Phil Mickelson under fire after deliberately stopping ball at US Open

Phil Mickelson under fire after deliberately stopping ball at US Open

Phil Mickelson under fire after deliberately stopping ball at US Open

American golfer Phil Mickelson loses the plot at the US Open when he putts a moving ball.

Daniel Berger (66) and Tony Finau (66) led Englishman Justin Rose (73) by one stroke, and Swede Henrik Stenson (74) by two. He hit his next shot 176 yards, leaving it 35 yards from the hole. His mistake was to come out and try and justify it, that he had some plan and "I always meant to do this at some point and now I did it".

When Phil Mickelson got home Saturday evening - his head still spinning from one of the more freakish episodes of his highly entertaining and unpredictable career - one of the first things he did was call USGA executive director Mike Davis.

"I feel like they've kept it on the correct side". Knowing the rules is never a bad thing.

Rose described conditions as very hard and added: "The course was just a battle".

"I know the rules", Mickelson said.

Fellow Englishman Ian Poulter slipped down into a tie for 10th at seven over after a 76. "I'm sorry that you're taking it that way, it's certainly not meant that way". He remained in scoring for almost a half hour - he said he was refueling after a long day on the course - before facing dozens of reporters and cameramen.

Phil Mickelson's 48th birthday took a weird twist on Saturday as he was penalised for deliberately hitting a moving ball in the third round of the US Open.

Phil Mickelson became the talk of tonight's round in the US Open when sanctioned for putting a moving ball. He got himself out of the bunker, on to the greens and salvaged the whole by going for par. I would still be out there potentially.

"I said, 'That's one of the strangest things I've ever seen, ' and then just started laughing", Johnston said.

Mickelson played the third round with England's Andrew "Beef" Johnston, who had a hard time believing what he was seeing.

"John Daly's reputation took a hit after what he did at Pinehurst in '99 and I fear it will be the same for Phil", former U.S. Golf Association executive director David Fay said. "I've never seen anything like that from a world-class player in my life", said unusual. "He played a moving ball".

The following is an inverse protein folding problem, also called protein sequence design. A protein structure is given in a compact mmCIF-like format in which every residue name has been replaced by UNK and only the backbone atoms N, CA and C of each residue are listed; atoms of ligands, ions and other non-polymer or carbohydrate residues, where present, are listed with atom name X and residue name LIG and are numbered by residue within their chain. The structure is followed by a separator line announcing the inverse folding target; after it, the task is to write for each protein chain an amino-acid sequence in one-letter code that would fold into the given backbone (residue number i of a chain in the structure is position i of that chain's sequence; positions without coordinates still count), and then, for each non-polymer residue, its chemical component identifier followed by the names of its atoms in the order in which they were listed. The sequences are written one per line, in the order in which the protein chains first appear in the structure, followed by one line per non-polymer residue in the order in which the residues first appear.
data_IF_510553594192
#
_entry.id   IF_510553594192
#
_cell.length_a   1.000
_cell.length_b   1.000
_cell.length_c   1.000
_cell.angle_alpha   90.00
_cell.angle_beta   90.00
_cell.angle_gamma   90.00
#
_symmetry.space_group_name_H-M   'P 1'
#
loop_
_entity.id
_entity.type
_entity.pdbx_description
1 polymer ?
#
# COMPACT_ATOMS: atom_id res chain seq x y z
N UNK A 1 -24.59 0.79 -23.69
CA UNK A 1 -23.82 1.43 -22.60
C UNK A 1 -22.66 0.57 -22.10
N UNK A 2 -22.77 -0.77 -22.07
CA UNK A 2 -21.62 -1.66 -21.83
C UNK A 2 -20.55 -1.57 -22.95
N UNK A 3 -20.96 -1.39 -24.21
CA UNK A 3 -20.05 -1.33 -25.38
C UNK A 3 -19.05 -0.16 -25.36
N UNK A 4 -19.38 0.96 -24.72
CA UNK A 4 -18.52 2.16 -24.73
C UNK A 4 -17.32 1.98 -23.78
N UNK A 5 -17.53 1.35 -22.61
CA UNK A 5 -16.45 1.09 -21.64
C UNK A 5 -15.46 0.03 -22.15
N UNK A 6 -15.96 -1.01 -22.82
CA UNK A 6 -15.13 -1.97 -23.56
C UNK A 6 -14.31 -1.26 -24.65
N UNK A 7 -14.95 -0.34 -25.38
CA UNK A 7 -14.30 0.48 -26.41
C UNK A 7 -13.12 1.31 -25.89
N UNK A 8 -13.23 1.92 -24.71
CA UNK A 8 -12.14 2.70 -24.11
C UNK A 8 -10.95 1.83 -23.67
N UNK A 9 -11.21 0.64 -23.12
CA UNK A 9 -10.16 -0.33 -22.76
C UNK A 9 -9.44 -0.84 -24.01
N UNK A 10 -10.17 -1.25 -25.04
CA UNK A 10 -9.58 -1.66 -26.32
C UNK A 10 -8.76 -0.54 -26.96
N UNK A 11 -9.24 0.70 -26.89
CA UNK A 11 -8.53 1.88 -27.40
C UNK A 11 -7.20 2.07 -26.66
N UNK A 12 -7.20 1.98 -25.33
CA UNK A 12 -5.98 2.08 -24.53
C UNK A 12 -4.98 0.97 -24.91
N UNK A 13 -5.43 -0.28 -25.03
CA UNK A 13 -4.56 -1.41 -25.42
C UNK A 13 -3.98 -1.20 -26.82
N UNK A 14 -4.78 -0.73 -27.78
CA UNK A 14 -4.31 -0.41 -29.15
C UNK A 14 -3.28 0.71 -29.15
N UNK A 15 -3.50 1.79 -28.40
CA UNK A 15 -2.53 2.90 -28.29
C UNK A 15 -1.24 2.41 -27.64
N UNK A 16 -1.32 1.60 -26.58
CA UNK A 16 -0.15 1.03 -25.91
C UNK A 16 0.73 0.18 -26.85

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The USGA opted not to disqualify Mickelson for Sunday, although there would have been grounds to do so.

BBC golf correspondent Iain Carter said: "It was a deliberate breach of the rules". "I wasn't going to have a shot".

Usually the U.S. Open outrage is reserved for course setup, but Mickelson offered casual fans and purists something else to debate over the weekend.

But Mickelson then made bogey at the fifth and tacked on two more and eight and nine to go out in 37. "We are confident we can slow the golf course down going into Sunday".

Withdrawing won't be necessary, Davis told him.

Purists were understandably outraged by Mickelson's actions, though he defended what he did by citing the golf adage that the rules should be used to a player's advantage.

The USGA invoked Rule 14-5 which states a player "must not make a stroke at his ball while it is moving".

"That's different than if he had deliberately just stopped the ball or whacked it in another direction or something like that". "Phil just snapped.Not sure what's more stunning!" Mickelson's fourth shot went on the green, 18 feet from the hole.

Spain's Rafa Cabrera Bello, who finished his six-over 76 with a triple-bogey seven on the 18th, labelled it "not a fair test of golf".

"It was brutally tough". You don't get mulligans in business at this level.

Mickelson said that he's wanted to accept this penalty on other occasions in his career - including some years on the 15 hole at the Masters, when his ball would run off into the creek - but that with this particular hole location Saturday, "I could still be out there, potentially". Justin Rose is one shot back with Henrik Stenson a further shot adrift.

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